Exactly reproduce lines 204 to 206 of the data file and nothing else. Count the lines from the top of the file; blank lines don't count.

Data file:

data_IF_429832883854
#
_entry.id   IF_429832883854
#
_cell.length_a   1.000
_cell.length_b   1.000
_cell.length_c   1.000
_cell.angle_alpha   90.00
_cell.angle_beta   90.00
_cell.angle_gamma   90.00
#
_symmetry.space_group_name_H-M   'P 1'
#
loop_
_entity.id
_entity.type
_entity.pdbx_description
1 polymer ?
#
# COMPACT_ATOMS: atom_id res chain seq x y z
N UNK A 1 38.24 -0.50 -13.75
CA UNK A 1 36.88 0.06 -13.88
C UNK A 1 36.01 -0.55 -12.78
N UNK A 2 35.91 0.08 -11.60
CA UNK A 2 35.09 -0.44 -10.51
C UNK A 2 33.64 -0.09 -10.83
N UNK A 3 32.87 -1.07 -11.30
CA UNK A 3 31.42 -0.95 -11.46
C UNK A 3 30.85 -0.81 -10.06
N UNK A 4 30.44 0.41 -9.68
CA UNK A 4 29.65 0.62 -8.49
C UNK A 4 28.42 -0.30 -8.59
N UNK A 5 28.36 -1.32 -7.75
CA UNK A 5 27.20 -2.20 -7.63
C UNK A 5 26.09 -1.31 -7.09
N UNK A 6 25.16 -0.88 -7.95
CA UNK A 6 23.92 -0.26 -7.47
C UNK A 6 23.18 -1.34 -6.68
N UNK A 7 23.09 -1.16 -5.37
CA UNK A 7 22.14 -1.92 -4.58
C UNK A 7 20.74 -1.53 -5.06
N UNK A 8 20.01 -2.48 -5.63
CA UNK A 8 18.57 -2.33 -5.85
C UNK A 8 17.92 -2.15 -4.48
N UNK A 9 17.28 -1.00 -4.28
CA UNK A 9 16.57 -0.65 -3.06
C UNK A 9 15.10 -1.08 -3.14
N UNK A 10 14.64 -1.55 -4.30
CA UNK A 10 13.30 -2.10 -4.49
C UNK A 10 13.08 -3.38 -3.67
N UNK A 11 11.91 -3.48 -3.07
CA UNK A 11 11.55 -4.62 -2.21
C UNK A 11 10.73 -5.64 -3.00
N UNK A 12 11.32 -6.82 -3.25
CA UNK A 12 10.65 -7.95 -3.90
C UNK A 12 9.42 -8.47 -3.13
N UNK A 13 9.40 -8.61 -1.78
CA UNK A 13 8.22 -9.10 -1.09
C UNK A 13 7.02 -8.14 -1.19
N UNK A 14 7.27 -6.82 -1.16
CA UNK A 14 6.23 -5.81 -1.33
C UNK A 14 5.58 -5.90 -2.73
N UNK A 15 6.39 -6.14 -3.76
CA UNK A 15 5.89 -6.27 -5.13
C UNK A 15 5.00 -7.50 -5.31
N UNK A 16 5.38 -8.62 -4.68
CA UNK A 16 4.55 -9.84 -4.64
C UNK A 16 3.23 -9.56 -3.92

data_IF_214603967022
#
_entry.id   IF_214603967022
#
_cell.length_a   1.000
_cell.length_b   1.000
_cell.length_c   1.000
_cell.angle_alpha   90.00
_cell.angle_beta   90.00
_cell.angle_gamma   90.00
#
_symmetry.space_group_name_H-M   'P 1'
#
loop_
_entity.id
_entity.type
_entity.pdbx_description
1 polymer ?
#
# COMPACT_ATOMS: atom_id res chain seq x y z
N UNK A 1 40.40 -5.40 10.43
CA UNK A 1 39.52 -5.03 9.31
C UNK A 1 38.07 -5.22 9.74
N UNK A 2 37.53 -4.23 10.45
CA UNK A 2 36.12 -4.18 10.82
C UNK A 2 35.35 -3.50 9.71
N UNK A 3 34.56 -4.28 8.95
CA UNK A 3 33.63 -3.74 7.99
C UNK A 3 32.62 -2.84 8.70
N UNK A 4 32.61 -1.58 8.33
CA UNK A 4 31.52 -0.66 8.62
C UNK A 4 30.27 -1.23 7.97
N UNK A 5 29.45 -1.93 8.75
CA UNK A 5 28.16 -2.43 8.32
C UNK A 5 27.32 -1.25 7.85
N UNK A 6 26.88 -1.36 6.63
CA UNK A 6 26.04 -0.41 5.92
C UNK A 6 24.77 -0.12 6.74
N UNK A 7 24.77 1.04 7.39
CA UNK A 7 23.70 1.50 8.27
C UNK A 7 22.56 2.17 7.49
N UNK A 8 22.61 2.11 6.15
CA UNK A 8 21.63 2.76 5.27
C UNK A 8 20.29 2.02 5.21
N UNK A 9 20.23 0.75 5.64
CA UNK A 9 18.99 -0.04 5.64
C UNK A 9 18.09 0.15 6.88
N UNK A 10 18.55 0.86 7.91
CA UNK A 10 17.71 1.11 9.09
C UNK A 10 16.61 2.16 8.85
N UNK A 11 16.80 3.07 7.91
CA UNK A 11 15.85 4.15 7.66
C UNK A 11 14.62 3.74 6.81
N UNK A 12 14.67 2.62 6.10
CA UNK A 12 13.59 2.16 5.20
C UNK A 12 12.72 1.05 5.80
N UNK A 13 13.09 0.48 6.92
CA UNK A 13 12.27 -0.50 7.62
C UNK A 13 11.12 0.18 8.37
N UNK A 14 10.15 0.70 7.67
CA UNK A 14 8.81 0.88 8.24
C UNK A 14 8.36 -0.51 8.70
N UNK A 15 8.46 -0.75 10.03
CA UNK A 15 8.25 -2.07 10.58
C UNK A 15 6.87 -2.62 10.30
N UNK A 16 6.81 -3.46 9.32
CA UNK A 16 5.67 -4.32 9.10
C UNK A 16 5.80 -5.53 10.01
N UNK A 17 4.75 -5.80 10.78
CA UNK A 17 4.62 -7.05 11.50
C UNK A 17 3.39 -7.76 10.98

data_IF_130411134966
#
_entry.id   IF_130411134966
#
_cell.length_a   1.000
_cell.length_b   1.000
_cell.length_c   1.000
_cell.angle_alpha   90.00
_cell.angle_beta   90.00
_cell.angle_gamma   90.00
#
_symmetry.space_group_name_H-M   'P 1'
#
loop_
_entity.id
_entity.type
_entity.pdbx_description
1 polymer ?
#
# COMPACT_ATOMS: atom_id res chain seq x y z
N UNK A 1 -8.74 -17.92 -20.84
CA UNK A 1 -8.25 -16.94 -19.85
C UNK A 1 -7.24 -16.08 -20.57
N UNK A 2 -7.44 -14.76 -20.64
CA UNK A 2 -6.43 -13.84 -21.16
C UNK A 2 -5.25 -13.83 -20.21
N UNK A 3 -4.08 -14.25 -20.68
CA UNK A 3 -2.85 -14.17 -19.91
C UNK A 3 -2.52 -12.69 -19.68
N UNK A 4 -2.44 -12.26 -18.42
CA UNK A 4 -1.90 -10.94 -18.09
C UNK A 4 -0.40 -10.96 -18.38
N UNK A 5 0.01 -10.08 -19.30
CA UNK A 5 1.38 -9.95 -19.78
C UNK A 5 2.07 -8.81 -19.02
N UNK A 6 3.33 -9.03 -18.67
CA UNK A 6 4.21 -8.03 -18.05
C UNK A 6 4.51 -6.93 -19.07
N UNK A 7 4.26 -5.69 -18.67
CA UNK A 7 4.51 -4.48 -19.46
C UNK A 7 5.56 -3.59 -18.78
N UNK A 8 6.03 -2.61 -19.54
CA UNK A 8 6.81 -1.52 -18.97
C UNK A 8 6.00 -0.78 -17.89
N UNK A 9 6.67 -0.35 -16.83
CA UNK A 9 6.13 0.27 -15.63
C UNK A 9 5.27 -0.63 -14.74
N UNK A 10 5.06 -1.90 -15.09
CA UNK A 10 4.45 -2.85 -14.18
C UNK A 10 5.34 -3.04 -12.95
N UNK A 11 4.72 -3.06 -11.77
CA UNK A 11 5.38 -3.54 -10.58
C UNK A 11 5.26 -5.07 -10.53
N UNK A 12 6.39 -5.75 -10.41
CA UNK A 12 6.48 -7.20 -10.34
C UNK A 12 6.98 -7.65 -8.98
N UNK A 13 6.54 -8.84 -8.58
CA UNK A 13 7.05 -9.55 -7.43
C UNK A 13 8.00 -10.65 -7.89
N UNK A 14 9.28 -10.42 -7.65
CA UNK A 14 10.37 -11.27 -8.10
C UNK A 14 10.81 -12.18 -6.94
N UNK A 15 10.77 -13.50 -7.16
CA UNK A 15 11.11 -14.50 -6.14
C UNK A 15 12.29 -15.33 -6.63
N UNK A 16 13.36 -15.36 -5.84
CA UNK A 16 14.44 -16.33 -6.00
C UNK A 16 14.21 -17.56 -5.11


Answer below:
C UNK A 15 12.29 -15.33 -6.63
N UNK A 16 13.36 -15.36 -5.84
CA UNK A 16 14.44 -16.33 -6.00